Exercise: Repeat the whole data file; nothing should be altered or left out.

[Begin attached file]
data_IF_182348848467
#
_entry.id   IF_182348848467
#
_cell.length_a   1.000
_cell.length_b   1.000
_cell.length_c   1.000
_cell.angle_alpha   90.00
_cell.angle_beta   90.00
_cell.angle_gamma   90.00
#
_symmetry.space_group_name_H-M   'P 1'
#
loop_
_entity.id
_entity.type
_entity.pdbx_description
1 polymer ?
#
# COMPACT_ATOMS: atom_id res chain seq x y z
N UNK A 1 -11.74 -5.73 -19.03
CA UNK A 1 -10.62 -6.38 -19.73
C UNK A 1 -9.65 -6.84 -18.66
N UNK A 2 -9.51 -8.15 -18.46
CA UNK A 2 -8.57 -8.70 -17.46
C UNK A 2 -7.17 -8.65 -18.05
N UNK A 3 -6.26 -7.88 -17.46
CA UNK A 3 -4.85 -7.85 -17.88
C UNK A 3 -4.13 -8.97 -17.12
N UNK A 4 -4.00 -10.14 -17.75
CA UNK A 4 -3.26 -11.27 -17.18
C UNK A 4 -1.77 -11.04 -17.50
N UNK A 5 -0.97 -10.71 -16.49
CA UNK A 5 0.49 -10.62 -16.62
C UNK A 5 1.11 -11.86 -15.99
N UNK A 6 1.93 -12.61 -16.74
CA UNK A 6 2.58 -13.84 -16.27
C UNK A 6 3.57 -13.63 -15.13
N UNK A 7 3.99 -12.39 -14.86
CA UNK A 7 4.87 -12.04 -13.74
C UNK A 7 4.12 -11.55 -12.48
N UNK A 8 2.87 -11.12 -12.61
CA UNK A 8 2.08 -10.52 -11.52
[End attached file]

data_IF_182348848467
#
_entry.id   IF_182348848467
#
_cell.length_a   1.000
_cell.length_b   1.000
_cell.length_c   1.000
_cell.angle_alpha   90.00
_cell.angle_beta   90.00
_cell.angle_gamma   90.00
#
_symmetry.space_group_name_H-M   'P 1'
#
loop_
_entity.id
_entity.type
_entity.pdbx_description
1 polymer ?
#
# COMPACT_ATOMS: atom_id res chain seq x y z
N UNK A 1 -11.74 -5.73 -19.03
CA UNK A 1 -10.62 -6.38 -19.73
C UNK A 1 -9.65 -6.84 -18.66
N UNK A 2 -9.51 -8.15 -18.46
CA UNK A 2 -8.57 -8.70 -17.46
C UNK A 2 -7.17 -8.65 -18.05
N UNK A 3 -6.26 -7.88 -17.46
CA UNK A 3 -4.85 -7.85 -17.88
C UNK A 3 -4.13 -8.97 -17.12
N UNK A 4 -4.00 -10.14 -17.75
CA UNK A 4 -3.26 -11.27 -17.18
C UNK A 4 -1.77 -11.04 -17.50
N UNK A 5 -0.97 -10.71 -16.49
CA UNK A 5 0.49 -10.62 -16.62
C UNK A 5 1.11 -11.86 -15.99
N UNK A 6 1.93 -12.61 -16.74
CA UNK A 6 2.58 -13.84 -16.27
C UNK A 6 3.57 -13.63 -15.13
N UNK A 7 3.99 -12.39 -14.86
CA UNK A 7 4.87 -12.04 -13.74
C UNK A 7 4.12 -11.55 -12.48
N UNK A 8 2.87 -11.12 -12.61
CA UNK A 8 2.08 -10.52 -11.52